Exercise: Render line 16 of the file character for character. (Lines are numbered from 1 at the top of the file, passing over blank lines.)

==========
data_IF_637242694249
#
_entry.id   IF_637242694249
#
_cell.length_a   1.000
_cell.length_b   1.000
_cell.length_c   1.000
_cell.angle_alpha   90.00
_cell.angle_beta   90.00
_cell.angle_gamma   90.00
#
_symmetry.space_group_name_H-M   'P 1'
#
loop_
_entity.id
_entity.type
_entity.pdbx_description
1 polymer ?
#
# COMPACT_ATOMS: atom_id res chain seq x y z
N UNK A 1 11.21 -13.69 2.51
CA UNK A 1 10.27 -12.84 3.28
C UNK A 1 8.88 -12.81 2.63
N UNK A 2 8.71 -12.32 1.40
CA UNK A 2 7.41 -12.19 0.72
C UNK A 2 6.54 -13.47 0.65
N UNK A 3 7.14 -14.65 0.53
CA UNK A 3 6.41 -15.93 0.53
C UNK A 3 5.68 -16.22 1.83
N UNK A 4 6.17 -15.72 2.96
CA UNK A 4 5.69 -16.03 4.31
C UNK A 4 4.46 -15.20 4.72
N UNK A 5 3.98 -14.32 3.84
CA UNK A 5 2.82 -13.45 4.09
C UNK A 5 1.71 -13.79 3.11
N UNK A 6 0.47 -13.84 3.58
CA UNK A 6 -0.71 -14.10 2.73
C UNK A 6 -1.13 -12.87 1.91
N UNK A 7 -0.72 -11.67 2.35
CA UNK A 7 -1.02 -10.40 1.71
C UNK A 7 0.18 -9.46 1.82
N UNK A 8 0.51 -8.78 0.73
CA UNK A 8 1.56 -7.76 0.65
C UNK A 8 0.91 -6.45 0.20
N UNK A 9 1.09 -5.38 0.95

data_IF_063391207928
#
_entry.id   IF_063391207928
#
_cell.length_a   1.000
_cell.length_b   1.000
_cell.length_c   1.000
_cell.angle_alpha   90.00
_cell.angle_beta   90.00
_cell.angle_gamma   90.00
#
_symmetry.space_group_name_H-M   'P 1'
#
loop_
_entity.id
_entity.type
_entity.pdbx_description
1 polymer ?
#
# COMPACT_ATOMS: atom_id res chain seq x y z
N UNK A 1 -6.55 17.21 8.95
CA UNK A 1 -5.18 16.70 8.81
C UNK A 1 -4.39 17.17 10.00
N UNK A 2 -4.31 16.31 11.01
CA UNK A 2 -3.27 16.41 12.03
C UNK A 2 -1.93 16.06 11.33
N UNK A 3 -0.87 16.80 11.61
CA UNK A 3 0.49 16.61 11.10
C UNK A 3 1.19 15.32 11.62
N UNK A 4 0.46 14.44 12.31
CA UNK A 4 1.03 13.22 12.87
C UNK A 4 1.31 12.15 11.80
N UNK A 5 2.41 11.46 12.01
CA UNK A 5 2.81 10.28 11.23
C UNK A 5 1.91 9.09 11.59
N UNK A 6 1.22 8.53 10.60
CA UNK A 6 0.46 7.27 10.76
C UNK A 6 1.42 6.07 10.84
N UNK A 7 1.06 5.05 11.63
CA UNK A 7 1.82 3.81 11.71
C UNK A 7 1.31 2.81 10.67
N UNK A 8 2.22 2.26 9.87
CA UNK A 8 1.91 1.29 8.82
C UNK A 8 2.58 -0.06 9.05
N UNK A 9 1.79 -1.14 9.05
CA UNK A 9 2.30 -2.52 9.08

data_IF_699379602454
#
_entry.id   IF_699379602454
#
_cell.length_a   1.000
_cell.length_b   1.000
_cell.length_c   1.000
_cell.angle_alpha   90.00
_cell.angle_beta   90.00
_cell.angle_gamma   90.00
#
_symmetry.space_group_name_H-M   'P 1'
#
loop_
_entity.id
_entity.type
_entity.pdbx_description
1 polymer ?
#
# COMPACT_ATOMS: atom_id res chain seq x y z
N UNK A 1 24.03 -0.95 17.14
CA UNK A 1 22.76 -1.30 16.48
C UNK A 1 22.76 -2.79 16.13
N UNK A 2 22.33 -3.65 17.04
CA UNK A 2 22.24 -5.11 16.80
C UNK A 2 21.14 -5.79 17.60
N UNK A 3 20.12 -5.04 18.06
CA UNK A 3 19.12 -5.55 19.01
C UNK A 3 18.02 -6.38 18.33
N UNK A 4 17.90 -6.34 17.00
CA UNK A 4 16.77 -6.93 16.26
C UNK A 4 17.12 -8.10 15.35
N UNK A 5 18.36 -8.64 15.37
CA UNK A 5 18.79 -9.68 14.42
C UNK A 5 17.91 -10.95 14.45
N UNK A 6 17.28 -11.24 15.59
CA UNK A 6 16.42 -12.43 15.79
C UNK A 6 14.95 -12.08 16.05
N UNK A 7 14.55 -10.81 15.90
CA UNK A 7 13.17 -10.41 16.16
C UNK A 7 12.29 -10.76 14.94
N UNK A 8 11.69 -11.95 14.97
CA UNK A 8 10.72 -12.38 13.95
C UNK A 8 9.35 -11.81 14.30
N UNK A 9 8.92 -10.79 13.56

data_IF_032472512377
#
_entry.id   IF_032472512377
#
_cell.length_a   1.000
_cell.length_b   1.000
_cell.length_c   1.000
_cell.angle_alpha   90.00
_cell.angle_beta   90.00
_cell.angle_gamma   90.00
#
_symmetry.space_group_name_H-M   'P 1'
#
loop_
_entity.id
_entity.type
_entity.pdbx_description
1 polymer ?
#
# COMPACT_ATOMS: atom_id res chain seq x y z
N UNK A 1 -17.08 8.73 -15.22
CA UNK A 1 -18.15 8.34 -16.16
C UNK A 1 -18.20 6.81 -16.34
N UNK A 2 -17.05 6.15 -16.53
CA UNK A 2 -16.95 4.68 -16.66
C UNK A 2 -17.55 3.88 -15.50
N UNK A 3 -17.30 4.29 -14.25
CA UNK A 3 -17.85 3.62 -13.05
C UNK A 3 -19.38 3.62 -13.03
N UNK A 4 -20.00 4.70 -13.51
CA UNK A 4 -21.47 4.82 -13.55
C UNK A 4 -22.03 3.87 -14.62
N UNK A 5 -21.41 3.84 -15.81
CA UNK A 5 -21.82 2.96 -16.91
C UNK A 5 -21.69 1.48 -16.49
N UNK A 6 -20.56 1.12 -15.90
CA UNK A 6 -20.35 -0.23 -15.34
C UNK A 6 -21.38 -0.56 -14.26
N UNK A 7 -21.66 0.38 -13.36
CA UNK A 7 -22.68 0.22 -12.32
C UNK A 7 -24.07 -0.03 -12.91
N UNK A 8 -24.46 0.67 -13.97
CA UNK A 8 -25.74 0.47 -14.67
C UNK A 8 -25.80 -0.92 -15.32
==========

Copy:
_entity.type